Reports that more than 10,000 university students are enrolled in degree courses that have not been approved by the Commission for University Education are astonishing. Even more jolting is the fact that the universities have been offering the programmes with the full knowledge that they are doing so in contravention of the law that guides higher education.
Coming in the wake of the launch of admissions of freshers by the Kenya Universities and Colleges Central Placement Service, the reports have shaken the entire higher education sector and raised serious questions about the efficacy of quality control mechanisms put in place to supervise the institutions. Most of the programmes in question are clustered under Bachelor of Arts and Bachelor of Science degrees, and are offered by 26 universities.
It is unfortunate that the universities mounted the courses yet they had not been approved by the regulator and with complete insouciance to the hard-earned cash paid by parents in tuition and accommodation fees, besides the time and emotional energy invested in the lessons by the learners.
While it is not entirely true to say that the unapproved courses are worthless, the CUE, which is mandated to approve and supervise the institutions for standards, owes Kenyans an explanation. Why has it not approved the courses? Did the universities fail to apply for the accreditation of the programmes? Whoever is at fault, to declare the courses as bogus is not only a grave misnomer, but also an insult to the students, lecturers and institutions offering them.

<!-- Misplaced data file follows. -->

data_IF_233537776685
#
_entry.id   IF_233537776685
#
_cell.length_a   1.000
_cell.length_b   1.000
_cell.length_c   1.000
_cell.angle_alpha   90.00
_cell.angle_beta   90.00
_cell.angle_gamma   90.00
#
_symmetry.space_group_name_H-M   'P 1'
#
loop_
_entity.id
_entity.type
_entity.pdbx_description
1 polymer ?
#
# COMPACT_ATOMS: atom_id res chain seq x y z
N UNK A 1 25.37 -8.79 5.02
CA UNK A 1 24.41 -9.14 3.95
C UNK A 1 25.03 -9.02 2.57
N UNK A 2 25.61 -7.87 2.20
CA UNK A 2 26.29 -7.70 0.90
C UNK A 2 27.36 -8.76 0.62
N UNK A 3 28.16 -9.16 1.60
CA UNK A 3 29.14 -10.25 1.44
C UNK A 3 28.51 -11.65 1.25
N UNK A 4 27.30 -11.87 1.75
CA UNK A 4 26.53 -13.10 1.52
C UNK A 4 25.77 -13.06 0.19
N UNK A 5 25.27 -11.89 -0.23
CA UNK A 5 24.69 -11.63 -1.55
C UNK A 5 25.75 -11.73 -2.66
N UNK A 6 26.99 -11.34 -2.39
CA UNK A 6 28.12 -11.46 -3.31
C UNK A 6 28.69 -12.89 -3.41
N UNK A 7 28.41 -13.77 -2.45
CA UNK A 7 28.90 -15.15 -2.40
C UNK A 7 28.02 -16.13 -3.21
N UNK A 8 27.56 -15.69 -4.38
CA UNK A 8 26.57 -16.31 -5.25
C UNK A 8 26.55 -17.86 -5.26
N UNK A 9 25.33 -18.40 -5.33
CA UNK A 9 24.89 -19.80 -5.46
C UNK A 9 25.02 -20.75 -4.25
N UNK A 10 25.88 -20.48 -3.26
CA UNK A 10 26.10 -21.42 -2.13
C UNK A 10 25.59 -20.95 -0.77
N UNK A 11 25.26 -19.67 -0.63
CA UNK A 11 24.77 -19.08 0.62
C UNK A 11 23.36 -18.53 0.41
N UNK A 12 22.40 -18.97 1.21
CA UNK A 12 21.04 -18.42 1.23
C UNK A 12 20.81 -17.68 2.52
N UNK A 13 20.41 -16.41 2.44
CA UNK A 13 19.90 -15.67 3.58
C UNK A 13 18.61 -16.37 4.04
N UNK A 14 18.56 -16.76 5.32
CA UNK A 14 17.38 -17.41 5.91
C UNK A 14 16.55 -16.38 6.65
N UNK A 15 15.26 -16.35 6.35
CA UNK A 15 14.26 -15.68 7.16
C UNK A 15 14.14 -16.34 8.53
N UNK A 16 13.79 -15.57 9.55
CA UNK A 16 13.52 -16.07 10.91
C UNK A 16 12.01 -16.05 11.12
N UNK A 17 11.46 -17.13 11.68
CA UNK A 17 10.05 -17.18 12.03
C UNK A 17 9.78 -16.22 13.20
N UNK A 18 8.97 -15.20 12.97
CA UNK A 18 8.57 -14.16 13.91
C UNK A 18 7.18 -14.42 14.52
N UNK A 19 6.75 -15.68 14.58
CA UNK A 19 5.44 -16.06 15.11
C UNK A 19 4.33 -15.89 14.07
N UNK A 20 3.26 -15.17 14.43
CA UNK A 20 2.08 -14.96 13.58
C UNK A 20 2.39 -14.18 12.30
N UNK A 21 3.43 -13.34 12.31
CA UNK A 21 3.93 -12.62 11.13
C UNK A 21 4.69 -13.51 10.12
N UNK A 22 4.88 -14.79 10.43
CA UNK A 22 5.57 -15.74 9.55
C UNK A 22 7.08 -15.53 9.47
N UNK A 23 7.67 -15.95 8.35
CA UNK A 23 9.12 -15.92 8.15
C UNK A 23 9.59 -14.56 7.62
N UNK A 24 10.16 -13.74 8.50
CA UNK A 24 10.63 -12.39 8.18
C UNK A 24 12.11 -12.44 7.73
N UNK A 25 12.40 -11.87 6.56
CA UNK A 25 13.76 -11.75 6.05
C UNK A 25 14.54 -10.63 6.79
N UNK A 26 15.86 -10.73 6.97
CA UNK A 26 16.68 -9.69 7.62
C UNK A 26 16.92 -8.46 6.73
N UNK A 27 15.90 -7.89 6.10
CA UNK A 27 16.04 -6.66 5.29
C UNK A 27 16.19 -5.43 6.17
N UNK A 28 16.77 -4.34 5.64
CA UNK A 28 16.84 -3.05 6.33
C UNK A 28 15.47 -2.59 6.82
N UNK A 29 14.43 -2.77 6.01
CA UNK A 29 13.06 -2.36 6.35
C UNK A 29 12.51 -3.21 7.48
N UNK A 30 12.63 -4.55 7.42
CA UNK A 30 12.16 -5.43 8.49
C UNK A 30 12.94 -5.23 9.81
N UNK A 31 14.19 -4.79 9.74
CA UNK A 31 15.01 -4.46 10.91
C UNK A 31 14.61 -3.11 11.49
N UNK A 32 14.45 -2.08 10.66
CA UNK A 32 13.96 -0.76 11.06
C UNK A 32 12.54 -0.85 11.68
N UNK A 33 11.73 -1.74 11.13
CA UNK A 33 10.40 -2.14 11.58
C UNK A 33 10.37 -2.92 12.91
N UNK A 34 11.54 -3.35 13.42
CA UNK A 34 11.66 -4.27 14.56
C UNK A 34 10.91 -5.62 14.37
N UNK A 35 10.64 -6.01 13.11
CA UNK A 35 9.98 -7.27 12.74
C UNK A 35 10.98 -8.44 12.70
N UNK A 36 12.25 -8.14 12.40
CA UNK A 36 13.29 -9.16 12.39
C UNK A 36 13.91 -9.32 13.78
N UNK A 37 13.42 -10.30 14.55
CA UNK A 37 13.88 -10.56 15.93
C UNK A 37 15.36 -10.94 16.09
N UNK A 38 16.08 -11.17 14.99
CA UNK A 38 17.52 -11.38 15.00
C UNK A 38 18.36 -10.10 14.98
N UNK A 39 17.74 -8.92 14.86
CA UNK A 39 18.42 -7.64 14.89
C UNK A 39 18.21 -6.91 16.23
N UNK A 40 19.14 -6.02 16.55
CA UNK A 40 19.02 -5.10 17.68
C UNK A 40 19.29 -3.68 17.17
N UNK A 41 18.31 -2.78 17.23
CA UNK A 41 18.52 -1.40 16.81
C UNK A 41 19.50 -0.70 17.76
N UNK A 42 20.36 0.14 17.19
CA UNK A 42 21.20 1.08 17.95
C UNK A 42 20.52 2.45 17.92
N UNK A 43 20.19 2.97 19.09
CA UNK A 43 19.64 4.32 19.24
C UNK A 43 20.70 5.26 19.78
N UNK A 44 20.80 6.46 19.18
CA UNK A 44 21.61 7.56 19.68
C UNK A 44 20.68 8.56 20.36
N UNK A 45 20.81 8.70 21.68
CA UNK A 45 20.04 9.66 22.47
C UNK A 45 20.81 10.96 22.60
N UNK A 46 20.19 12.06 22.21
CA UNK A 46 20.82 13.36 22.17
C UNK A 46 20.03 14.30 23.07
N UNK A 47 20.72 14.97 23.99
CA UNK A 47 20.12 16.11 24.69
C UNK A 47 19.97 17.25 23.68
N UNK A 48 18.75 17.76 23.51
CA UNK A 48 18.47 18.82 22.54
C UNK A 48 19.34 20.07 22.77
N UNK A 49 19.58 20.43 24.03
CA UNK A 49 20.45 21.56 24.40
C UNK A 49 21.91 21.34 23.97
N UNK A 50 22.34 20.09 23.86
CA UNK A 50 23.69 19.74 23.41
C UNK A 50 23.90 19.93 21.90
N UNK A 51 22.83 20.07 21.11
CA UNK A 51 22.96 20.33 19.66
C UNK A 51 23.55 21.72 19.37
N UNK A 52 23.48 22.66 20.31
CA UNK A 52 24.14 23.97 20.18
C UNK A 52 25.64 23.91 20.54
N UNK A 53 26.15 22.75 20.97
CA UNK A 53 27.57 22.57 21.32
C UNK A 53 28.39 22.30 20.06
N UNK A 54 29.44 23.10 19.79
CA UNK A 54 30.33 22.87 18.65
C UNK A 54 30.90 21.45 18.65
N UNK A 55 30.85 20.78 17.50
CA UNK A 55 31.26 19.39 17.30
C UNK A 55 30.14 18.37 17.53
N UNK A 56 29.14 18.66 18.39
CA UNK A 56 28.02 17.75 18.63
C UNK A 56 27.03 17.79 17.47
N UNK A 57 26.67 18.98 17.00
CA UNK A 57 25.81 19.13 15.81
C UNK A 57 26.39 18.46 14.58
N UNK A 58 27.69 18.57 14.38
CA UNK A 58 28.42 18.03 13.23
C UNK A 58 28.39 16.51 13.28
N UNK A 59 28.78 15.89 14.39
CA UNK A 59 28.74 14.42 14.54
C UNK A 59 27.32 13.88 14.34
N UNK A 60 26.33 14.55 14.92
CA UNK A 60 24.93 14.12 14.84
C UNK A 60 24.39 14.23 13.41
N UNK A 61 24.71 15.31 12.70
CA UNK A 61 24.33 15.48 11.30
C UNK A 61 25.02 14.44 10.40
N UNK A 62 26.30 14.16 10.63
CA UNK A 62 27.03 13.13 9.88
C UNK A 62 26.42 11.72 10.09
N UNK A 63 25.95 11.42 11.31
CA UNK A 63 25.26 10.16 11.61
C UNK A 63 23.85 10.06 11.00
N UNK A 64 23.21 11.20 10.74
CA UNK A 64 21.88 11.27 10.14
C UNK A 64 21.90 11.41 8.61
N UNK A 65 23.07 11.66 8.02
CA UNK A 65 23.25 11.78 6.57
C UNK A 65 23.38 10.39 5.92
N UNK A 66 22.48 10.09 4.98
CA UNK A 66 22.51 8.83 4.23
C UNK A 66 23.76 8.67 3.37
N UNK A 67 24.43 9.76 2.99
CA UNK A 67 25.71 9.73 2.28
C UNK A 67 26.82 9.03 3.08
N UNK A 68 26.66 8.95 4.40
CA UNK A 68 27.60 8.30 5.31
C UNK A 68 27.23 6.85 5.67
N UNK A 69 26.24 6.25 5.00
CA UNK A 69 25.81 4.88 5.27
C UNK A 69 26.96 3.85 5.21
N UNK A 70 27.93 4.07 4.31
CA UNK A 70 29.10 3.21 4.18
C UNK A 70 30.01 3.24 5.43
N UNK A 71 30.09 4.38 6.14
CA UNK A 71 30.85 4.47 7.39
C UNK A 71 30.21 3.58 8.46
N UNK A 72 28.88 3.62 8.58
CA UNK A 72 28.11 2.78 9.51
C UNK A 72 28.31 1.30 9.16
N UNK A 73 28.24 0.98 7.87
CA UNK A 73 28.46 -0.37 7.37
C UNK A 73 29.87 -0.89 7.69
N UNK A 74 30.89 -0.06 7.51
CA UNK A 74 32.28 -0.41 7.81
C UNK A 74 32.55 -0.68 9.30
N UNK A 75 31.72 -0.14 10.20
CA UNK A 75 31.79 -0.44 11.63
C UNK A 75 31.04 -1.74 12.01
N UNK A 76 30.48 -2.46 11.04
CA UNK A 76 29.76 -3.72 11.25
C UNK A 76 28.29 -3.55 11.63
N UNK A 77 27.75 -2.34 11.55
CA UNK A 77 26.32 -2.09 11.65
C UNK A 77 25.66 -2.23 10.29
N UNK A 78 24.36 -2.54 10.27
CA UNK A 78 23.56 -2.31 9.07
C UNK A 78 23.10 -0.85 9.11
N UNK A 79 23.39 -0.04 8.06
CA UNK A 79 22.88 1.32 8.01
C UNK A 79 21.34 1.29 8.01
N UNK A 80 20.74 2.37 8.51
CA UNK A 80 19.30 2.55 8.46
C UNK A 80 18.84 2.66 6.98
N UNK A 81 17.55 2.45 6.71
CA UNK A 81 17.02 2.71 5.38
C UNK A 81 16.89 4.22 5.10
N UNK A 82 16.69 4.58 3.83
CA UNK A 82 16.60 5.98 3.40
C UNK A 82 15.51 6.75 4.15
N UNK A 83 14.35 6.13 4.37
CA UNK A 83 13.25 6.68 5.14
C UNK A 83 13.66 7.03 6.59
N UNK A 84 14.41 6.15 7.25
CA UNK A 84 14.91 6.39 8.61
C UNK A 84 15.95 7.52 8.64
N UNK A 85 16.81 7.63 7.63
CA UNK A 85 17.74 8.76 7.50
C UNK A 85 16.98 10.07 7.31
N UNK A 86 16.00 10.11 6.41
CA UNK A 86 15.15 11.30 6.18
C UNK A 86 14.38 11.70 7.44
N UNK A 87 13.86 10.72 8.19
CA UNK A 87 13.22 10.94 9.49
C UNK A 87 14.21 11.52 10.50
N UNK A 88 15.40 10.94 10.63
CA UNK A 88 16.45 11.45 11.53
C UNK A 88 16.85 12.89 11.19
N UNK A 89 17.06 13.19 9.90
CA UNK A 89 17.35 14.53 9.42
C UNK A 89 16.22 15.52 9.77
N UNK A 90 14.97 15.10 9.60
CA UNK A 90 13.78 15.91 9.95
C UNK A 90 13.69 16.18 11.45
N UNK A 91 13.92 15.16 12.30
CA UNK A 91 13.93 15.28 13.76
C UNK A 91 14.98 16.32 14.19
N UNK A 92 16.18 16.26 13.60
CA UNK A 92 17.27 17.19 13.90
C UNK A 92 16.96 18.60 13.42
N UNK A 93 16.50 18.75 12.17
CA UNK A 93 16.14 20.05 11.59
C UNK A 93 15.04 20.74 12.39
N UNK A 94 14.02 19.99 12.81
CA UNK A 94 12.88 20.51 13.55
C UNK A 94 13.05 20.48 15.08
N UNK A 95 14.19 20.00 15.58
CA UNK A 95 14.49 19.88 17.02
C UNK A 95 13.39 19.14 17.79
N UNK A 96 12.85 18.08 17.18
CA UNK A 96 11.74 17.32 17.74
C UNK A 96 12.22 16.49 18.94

In a sense, the degrees cannot be worthless. University education is not just about preparing one for formal employment but about knowledge acquisition, character formation, development of analytical and creative minds and the building of initiative and leadership skills. Still, in a developing country such as Kenya, a university education is seen a stepping stone to social mobility, stability and higher income. This explains why there has been an exponential increase in the number of higher learning institutions from less than 10 some 15 years ago to more than 70 today.
Besides living up to its mandate, the CUE must improve its communication to engage more directly with the universities and the public. It is critical to address the concerns of students enrolled for the courses in question and explain to them the options available to them and why the programmes are invalid.
However, the whole episode demonstrates the vexed issues higher education faces. The CUE must create order in higher education but that must be done through a well-laid down process.